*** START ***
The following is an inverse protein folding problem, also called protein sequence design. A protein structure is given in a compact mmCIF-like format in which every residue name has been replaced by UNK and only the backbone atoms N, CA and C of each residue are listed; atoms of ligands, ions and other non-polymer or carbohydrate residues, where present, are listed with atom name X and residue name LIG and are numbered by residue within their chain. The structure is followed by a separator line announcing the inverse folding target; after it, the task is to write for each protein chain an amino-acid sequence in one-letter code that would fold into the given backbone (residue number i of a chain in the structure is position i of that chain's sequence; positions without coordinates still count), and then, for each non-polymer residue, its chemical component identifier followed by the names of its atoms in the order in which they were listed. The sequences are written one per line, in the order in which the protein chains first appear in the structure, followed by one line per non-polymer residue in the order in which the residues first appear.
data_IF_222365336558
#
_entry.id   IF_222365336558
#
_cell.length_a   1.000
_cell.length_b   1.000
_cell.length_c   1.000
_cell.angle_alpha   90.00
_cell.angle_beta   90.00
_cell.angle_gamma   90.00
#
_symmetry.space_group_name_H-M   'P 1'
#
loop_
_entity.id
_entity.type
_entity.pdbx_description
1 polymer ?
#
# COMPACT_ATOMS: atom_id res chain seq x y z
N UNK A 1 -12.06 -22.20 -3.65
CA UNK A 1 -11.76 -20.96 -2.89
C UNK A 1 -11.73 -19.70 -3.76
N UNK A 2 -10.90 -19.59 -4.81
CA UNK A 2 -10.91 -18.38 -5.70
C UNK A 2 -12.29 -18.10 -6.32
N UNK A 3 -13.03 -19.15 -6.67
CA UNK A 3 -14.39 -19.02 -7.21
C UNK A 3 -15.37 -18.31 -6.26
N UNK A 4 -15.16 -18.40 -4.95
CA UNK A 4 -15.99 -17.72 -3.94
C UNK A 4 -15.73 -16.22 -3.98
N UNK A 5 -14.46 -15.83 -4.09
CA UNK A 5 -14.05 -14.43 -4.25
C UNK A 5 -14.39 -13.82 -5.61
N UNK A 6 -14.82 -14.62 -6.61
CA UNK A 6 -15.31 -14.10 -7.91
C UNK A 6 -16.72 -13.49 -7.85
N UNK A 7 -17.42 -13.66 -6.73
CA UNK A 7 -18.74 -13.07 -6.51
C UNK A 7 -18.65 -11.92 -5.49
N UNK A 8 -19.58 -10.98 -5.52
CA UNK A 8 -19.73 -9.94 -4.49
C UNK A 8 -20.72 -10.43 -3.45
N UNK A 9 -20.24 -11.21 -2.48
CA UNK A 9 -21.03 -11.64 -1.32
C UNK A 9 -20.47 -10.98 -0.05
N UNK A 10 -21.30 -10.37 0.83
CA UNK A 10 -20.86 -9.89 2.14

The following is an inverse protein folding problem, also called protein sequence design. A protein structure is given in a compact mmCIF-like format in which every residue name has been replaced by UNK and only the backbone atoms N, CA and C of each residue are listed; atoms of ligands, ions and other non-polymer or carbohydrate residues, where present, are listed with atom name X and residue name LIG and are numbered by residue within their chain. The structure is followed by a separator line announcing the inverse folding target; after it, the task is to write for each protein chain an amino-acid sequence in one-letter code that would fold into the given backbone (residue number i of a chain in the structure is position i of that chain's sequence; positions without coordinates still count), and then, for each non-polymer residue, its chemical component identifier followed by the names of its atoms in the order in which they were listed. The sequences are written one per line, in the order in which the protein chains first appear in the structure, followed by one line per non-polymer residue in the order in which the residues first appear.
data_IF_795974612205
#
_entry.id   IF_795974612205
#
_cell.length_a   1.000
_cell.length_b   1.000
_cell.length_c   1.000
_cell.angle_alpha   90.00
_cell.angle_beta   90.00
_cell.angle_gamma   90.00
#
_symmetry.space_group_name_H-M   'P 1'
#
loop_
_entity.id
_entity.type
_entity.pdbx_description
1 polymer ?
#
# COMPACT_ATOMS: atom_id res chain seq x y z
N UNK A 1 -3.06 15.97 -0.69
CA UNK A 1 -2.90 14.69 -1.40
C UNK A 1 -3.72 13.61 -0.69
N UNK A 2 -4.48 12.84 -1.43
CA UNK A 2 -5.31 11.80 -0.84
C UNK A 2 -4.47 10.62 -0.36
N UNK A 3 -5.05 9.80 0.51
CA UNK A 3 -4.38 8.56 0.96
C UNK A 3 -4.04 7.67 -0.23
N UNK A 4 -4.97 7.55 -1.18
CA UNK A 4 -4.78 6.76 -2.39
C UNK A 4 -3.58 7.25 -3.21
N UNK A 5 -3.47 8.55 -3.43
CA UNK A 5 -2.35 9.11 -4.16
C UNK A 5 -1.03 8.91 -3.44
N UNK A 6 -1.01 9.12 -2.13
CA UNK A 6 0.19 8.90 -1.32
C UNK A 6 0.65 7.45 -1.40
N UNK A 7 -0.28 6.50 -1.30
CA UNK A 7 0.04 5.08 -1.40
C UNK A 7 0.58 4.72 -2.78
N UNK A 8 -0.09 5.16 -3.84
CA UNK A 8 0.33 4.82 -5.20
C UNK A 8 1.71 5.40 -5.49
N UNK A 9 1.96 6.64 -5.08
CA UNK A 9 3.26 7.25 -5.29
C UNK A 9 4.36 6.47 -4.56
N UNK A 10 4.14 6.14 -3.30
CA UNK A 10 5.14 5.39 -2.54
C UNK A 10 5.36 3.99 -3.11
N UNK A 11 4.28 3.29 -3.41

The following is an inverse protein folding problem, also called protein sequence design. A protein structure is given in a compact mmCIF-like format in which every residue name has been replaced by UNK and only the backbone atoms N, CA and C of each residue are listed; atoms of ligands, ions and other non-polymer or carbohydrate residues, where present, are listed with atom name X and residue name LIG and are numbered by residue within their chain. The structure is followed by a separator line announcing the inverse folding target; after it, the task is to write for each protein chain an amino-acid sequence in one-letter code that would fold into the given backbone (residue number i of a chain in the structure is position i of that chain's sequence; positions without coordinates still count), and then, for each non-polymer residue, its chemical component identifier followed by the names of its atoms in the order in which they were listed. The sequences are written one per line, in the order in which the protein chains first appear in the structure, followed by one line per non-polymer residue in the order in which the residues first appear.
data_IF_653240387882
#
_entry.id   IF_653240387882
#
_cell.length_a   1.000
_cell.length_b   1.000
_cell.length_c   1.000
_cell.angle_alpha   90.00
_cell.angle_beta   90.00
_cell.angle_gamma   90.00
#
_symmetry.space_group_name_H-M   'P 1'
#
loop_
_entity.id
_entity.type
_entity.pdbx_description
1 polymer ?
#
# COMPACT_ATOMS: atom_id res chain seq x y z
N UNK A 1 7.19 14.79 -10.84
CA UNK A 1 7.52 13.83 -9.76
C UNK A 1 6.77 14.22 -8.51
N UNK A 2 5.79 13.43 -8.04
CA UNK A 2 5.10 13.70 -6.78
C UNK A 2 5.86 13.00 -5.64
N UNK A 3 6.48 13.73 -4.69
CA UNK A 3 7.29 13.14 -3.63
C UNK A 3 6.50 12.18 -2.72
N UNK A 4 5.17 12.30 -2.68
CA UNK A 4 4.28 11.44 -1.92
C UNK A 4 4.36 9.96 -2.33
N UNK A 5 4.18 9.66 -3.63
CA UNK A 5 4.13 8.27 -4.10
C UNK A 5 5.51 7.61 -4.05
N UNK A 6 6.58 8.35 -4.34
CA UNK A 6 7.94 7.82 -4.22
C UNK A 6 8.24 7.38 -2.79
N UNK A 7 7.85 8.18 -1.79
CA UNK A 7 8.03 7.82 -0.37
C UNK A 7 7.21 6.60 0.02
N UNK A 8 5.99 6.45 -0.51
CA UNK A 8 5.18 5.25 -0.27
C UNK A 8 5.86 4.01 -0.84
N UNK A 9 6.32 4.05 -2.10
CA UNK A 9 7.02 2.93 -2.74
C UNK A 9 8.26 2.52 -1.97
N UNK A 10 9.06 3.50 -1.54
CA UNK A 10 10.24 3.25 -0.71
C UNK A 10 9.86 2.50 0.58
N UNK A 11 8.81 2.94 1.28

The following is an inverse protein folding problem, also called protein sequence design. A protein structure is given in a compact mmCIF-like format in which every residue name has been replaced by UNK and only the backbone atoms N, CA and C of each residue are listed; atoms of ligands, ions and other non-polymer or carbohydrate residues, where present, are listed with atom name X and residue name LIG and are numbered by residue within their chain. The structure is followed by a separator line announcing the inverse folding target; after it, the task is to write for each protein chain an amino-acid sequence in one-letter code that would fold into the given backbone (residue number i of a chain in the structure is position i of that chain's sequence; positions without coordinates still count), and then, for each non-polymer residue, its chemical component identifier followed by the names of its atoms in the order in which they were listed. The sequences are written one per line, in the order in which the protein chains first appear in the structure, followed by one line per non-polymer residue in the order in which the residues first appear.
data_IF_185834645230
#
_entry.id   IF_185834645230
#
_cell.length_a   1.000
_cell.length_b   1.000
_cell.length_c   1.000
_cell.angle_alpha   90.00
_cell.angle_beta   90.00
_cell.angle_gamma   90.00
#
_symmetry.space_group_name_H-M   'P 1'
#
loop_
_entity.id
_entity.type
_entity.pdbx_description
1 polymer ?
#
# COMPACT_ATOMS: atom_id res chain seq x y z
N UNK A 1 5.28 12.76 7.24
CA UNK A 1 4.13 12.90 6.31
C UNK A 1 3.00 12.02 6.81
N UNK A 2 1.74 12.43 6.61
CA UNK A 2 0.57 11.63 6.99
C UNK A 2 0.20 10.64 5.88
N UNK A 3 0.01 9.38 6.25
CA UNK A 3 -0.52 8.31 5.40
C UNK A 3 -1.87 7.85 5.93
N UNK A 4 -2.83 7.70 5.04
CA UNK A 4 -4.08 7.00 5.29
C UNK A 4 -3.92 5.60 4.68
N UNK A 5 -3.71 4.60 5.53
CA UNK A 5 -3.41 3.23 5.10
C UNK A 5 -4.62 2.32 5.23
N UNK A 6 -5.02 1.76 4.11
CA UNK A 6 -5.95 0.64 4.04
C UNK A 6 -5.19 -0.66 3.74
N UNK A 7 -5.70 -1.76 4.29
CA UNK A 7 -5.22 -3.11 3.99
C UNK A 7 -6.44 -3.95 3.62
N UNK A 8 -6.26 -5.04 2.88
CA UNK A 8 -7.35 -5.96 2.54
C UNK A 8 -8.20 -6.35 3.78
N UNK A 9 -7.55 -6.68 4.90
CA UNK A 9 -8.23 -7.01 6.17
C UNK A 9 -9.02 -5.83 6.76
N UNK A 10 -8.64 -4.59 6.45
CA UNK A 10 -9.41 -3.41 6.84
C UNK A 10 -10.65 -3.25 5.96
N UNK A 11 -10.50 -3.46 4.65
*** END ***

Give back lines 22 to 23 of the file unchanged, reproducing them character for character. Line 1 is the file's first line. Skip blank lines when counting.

N UNK A 1 -12.06 -22.20 -3.65
CA UNK A 1 -11.76 -20.96 -2.89